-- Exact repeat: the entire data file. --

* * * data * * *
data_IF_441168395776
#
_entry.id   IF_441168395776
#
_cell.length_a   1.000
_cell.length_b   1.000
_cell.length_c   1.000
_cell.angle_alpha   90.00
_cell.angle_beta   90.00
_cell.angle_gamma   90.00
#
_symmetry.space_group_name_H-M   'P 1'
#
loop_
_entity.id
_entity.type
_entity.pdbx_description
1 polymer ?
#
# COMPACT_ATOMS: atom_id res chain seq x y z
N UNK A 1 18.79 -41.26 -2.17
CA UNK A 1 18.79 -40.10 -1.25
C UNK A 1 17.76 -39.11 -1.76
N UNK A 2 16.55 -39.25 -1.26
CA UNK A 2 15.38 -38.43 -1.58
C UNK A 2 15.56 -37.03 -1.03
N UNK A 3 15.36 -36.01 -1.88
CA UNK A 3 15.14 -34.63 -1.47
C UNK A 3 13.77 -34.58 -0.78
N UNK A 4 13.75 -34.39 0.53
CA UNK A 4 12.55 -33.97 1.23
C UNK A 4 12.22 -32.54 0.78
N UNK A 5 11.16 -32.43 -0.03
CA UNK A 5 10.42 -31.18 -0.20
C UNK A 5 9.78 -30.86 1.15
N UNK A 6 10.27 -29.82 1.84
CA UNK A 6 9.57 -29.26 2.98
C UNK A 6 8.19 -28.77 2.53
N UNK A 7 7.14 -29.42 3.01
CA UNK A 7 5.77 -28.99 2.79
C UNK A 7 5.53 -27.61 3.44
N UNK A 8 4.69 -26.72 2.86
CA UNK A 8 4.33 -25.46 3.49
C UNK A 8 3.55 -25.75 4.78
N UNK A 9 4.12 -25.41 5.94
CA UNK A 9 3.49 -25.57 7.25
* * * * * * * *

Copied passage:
data_IF_441168395776
#
_entry.id   IF_441168395776
#
_cell.length_a   1.000
_cell.length_b   1.000
_cell.length_c   1.000
_cell.angle_alpha   90.00
_cell.angle_beta   90.00
_cell.angle_gamma   90.00
#
_symmetry.space_group_name_H-M   'P 1'
#
loop_
_entity.id
_entity.type
_entity.pdbx_description
1 polymer ?
#
# COMPACT_ATOMS: atom_id res chain seq x y z
N UNK A 1 18.79 -41.26 -2.17
CA UNK A 1 18.79 -40.10 -1.25
C UNK A 1 17.76 -39.11 -1.76
N UNK A 2 16.55 -39.25 -1.26
CA UNK A 2 15.38 -38.43 -1.58
C UNK A 2 15.56 -37.03 -1.03
N UNK A 3 15.36 -36.01 -1.88
CA UNK A 3 15.14 -34.63 -1.47
C UNK A 3 13.77 -34.58 -0.78
N UNK A 4 13.75 -34.39 0.53
CA UNK A 4 12.55 -33.97 1.23
C UNK A 4 12.22 -32.54 0.78
N UNK A 5 11.16 -32.43 -0.03
CA UNK A 5 10.42 -31.18 -0.20
C UNK A 5 9.78 -30.86 1.15
N UNK A 6 10.27 -29.82 1.84
CA UNK A 6 9.57 -29.26 2.98
C UNK A 6 8.19 -28.77 2.53
N UNK A 7 7.14 -29.42 3.01
CA UNK A 7 5.77 -28.99 2.79
C UNK A 7 5.53 -27.61 3.44
N UNK A 8 4.69 -26.72 2.86
CA UNK A 8 4.33 -25.46 3.49
C UNK A 8 3.55 -25.75 4.78
N UNK A 9 4.12 -25.41 5.94
CA UNK A 9 3.49 -25.57 7.25